Hosting the Stranger

Volume 4 ~ 2011

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Pier Paolo Pasolini

I was returning by way of Via Portuense.
Lucid amidst the tumult of other people’s
celebration (offputting, devoid of light,

never for me – I even spurn what is left me),
I parked the car on a crumbling sidewalk,
in the waning evening sun, in the gloomy

chaos of a suburban terminus. The air
was soft as can be, people were idling
about in the shadow of a wretched

hedgerow around a café – a lifeless
barrier against an unspeakable
vision of sun, shanties, and construction sites....

Around those tables sat people
whom the still torrid evening seemed to turn
into spirits: mothers with trampled affections –

daughters in dresses whose cheerful,
bourgeois shabbiness broke my heart –
neighbors… Anyone, in short, who could

afford the pleasure of spending money
at a place that made their faraway borough
seem like the great city centers.

By chance I went into this café to get
something to drink, worn out by the sun,
listless and wilting from sorrow and knowledge.

Then, walking against the light, I saw
the sun darken over the children and teenagers
playing along the wall in the incurable

heat; and from the roofs, the hedges,
the dust-covered or heat-blasted trees,
from the dried-up underbrush

and the sweet rolling hills that break up
the countryside down to the sea, there came
a dark, seething wind, a murky shadow,

monstrous exhalation that soon became
what it had always been: an evening breeze,
which for those spirits lost down there

in the heart of life was a faint banner
beckoning from the summer of death.
Suddenly banding together as if to shout out

that strength lies in numbers, those artless
youngsters put a token in the jukebox,
and a new song sang of their fate.

My passion consumed to a state of frightened
tenderness, I listened to that fate,
an anonymous guest at its consumption.

I was listening to life as a survivor.
But how precious that life still was!
The same life as ever, without hatred, without

love, lost in its infinite form!
The working and middle classes, crass invasion
of the August holiday, as though intimidated,

in that sun, by some dark obsession—
lowliest expression of the masses, little people lost
in their still villagelike neighborhood,

surviving on the margins of the great battle:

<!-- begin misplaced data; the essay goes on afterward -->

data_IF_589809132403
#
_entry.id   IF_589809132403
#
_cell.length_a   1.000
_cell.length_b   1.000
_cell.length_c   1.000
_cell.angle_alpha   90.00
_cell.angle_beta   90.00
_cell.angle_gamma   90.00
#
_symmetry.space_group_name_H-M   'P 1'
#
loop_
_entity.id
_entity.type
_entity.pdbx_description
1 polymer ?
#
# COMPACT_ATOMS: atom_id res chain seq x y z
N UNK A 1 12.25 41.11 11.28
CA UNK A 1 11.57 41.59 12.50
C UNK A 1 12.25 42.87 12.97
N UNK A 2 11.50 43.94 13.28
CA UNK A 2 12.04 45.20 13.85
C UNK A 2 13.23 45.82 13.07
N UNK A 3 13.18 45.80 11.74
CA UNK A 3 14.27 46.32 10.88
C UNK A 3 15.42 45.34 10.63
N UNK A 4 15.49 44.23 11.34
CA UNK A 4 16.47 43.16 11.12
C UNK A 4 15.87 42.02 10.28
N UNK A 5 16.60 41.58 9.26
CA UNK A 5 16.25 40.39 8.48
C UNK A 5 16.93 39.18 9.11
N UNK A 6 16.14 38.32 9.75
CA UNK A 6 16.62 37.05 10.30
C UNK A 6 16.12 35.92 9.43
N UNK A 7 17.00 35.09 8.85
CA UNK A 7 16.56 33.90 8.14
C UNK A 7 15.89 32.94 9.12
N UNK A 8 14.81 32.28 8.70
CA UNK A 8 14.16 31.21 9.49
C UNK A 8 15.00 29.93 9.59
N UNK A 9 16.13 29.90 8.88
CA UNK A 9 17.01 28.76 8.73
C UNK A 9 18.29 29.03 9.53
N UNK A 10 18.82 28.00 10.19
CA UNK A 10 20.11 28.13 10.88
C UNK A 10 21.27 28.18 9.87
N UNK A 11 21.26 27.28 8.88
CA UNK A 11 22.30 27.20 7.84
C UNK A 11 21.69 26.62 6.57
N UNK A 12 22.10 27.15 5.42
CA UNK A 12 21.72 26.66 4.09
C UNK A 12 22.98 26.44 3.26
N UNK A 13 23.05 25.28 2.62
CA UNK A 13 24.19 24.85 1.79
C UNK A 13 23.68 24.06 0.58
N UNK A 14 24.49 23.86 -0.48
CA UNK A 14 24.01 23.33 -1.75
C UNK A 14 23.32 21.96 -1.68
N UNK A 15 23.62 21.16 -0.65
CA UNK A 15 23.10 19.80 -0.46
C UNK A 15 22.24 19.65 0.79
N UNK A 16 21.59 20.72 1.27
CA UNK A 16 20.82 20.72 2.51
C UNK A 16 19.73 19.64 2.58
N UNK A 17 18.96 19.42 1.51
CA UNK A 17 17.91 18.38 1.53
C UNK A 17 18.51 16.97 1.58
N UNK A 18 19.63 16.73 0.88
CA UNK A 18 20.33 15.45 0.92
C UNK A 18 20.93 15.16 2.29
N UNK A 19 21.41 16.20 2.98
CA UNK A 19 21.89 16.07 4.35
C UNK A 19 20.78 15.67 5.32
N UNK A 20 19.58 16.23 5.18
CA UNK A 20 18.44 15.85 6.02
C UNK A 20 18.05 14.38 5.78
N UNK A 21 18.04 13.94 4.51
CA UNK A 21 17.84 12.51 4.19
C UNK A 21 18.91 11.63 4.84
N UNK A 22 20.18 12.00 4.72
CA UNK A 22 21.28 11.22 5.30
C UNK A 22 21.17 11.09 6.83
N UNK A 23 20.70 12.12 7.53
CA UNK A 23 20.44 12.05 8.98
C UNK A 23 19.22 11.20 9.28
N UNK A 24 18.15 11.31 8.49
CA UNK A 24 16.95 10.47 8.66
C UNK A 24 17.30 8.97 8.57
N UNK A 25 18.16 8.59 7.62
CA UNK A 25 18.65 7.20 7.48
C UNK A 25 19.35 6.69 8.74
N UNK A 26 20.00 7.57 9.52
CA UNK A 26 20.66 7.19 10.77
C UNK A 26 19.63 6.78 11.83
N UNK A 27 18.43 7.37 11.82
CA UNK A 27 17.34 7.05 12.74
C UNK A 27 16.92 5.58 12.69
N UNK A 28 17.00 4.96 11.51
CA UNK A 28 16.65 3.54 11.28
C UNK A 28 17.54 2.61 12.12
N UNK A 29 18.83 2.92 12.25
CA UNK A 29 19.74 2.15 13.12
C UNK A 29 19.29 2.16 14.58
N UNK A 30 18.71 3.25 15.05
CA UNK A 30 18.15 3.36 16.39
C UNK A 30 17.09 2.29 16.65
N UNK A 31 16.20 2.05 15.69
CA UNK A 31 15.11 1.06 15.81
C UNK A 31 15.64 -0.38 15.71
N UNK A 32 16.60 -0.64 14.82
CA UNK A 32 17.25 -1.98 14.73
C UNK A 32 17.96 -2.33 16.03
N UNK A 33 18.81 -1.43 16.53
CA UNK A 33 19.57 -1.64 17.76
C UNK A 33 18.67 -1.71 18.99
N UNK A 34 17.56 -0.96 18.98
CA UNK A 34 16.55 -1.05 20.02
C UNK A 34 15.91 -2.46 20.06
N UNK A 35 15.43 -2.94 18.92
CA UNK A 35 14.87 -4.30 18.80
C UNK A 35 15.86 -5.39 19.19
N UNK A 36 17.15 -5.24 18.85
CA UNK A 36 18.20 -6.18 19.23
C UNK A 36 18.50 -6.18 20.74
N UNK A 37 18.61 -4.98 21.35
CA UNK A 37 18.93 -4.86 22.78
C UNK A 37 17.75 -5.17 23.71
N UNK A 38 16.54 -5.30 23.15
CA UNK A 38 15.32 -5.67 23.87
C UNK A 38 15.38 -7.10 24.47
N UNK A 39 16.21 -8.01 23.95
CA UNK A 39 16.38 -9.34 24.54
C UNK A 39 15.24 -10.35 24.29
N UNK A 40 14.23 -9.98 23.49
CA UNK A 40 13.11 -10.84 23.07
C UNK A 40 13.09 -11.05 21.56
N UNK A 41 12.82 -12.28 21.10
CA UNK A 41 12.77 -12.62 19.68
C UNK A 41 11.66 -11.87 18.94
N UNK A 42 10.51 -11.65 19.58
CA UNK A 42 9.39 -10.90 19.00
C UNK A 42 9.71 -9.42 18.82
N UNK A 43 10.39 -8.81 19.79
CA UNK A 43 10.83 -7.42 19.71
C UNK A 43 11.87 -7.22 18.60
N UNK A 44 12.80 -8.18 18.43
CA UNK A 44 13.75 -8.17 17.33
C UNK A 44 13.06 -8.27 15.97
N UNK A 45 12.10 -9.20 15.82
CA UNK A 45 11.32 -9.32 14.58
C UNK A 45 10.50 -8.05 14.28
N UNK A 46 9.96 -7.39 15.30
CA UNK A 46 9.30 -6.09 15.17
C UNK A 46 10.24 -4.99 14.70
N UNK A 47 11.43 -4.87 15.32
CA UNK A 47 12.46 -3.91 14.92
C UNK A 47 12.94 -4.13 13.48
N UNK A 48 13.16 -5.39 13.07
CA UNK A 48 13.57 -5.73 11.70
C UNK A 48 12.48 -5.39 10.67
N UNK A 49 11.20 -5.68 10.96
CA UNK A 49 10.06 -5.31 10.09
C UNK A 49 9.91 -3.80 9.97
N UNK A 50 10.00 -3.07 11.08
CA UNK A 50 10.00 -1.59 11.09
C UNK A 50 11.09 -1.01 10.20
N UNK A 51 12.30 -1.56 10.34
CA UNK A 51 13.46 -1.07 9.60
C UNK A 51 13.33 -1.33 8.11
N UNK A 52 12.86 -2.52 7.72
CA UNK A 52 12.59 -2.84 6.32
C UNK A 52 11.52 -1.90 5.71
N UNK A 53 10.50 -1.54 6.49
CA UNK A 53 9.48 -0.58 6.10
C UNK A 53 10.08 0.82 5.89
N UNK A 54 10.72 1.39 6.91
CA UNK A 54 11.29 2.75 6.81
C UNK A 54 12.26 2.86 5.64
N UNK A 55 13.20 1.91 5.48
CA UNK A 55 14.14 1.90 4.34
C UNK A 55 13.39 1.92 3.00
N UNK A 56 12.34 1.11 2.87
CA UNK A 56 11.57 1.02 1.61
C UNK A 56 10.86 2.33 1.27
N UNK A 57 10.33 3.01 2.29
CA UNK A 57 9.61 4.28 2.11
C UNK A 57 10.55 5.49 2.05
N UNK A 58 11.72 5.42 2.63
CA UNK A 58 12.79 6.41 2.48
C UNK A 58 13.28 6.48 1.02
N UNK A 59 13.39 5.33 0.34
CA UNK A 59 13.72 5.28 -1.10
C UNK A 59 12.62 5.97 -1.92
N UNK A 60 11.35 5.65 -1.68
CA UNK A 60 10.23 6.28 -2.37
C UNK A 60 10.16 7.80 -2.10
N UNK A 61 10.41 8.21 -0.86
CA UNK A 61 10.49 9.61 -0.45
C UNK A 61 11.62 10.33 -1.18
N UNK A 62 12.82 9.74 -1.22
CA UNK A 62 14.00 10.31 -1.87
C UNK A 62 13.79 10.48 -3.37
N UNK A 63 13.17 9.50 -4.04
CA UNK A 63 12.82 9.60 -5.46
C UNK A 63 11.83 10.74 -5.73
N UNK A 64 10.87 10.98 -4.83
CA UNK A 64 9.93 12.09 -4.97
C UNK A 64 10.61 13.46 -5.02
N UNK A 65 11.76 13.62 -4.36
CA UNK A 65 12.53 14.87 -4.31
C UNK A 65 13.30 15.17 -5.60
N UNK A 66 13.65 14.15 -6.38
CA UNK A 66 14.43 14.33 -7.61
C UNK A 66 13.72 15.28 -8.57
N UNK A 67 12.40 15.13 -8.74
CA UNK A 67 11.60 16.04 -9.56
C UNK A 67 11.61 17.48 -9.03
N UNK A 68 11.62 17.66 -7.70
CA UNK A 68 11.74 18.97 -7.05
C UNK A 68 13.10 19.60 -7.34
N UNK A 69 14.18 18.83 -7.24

the children laugh, the youngest playing
and the bigger ones listening to the jukebox

in the open air, in the bushes, strong, pure,
so alive as to seem even more alive
in the dark breath blowing over them....

I exited the café – a sad presence among
the revelers, flesh among those spirits—
and something tremendous happened ... Just a shudder,

mind you, a feeling, nothing, really... Clearly
I was dazed by all that Sunday sun...
As I stepped outside, into the enclosure

of hedges around the café,
everything was behind me. The people
at their tables, the youngsters with their ignorant

beauty, the puplike children: nothing was
before me anymore, and like a song
for my loneliness – in that gentle wind

that had stirred up as if on cue –
the jukebox raised its voice to the skies.
Behind me. And I went forward.

Why? For what reason, really?
Alone, like a foetus at the mythic
origins of a life, or a career....

Alone as a dog, or better yet, barren
as dry straw, as light that sheds
no light on anything. No, I could not

look back, at the lost forms
of existence: I knew for certain
they would only have been cruelly silent

as they watched me leave. Weak, exposed,
I left them behind me, still alive,
still warm, a dead man still not sure

he’d really reached the end.
The setting sun colored the dust, the low
buildings, the squat, abandoned dry-walls

before me, and in its light, struck from the ranks
of men, hunched and swaying, all alone
in the delicious froth of those nameless,

festive places of summer, I felt in danger
of being lynched – but then a laugh...
a gentle, comic spectre of love....

a body alive and fearless....
rose up inside me, like a statue inside a statue.
And so I set out on my way again.

I could have sought pity, could have surrendered
at that moment: denied myself, disowned
myself, taken refuge in a Church, fled to where

for centuries men have laid down their arms...
But instead, to my luck, that life behind me,
combined with the mournful, vital